According to the department's Community Health Assessment, life expectancy varies greatly among racial and ethnic groups. Latino residents have a life expectancy of 83.1 years, while white residents average 80.8 years.
Coronary heart disease and homicide -- both of which disproportionately affect black residents -- are the two leading causes of premature death in the county, according to the report. Suicide and motor vehicle collisions ranked third and fourth.
"Stark differences in health status and the opportunity to live a healthy lifestyle persist among Los Angeles County residents,'' said Jeffrey Gunzenhauser, the county's interim health officer. "Understanding how disparities have a significant impact on health among various groups is critical to help improve health for all county residents and also to help define health-related priorities, policies and programs.
"It will take collaboration across all sectors of our community to address the root causes of poor health in Los Angeles County,'' he said.
The report notes that in addition to death by illness, "too many lives are tragically lost as a result of violence and injuries including homicides and automobile collisions.''
Average life expectancy for county residents in 2010 was 81.5 years, according to the report. That was up from 78.8 years in 2001. The life expectancy for men is 78.8 years, while it is 84.1 years for women.
Coronary heart disease is the leading cause of death in the county and across the United States. In 2010, 12,635 died of heart disease in the county.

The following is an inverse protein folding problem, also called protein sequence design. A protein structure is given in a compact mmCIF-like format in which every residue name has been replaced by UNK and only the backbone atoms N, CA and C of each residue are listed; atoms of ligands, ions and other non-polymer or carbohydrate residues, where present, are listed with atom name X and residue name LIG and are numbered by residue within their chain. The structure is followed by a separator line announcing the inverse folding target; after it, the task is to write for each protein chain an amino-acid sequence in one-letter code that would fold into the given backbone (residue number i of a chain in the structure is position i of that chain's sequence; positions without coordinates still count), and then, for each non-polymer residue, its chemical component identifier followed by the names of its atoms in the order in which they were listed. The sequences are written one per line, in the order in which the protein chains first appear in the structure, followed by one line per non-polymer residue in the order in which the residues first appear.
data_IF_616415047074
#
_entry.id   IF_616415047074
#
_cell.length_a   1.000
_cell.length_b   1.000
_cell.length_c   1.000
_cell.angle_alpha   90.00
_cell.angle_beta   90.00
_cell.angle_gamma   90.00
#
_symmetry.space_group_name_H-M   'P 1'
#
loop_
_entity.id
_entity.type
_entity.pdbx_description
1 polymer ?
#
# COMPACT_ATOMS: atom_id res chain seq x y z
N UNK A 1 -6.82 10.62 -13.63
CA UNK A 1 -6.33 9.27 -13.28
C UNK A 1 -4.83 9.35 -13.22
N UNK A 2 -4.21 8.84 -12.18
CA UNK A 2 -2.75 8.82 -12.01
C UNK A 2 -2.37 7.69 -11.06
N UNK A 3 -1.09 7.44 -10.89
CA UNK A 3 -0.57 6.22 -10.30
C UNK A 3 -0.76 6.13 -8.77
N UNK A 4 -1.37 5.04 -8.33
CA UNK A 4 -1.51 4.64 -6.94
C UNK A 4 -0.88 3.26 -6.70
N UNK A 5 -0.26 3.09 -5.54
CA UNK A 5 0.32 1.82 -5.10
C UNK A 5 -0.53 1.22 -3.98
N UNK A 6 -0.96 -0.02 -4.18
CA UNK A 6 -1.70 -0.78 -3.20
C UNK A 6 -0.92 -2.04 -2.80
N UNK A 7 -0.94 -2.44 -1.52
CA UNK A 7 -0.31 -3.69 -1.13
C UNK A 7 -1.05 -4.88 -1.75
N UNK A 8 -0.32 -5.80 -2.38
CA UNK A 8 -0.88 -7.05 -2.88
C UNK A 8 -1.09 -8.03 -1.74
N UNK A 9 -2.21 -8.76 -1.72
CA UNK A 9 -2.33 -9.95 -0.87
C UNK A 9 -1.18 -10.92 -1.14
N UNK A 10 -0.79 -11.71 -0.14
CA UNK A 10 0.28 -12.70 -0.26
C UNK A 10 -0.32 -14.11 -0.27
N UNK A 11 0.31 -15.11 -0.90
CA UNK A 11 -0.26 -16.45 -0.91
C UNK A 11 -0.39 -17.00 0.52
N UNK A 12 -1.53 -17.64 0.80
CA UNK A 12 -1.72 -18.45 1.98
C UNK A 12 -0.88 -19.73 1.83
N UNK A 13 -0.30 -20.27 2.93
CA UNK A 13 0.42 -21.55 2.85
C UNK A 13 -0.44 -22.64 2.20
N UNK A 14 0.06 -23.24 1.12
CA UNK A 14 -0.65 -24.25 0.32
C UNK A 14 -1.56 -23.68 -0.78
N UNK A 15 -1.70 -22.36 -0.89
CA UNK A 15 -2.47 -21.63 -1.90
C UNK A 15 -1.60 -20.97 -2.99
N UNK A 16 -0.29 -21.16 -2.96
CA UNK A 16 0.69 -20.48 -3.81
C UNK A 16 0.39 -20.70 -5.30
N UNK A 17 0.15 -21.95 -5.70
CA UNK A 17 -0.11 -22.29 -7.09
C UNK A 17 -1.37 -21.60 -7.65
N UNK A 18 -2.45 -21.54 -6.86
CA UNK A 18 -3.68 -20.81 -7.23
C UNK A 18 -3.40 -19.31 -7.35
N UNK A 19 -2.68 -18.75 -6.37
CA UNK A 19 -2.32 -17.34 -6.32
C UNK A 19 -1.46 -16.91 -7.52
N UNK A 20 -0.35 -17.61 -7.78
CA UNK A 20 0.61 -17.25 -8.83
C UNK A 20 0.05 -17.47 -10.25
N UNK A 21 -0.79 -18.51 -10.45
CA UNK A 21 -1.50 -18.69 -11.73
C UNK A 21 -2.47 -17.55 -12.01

There were 3,278 deaths from stroke, 2,941 from lung cancer and 2,622 from emphysema/chronic obstructive pulmonary disease. Alzheimer's disease claimed 2,242 lives, according to the report.
The report noted that poisonings have increased dramatically to become one of the top causes of injury-related death. In 2010, there were 792 poisoning deaths, or 7.8 deaths per 100,000 people.
"Most poisoning are caused by over-the-counter, prescription and illegal drugs,'' according to the report.
The report's authors said that eliminating the "significant disparities associated with life expectancy and premature death is a key public health goal for Los Angeles County to ensure that all residents have the opportunity to live a long, high-quality life.''
"To promote public health, bold prevention strategies are critically needed to build vibrant and safe communities for all Los Angeles County residents, protecting them from harm and encouraging healthy living to enable a long and healthy life,'' according to the report.
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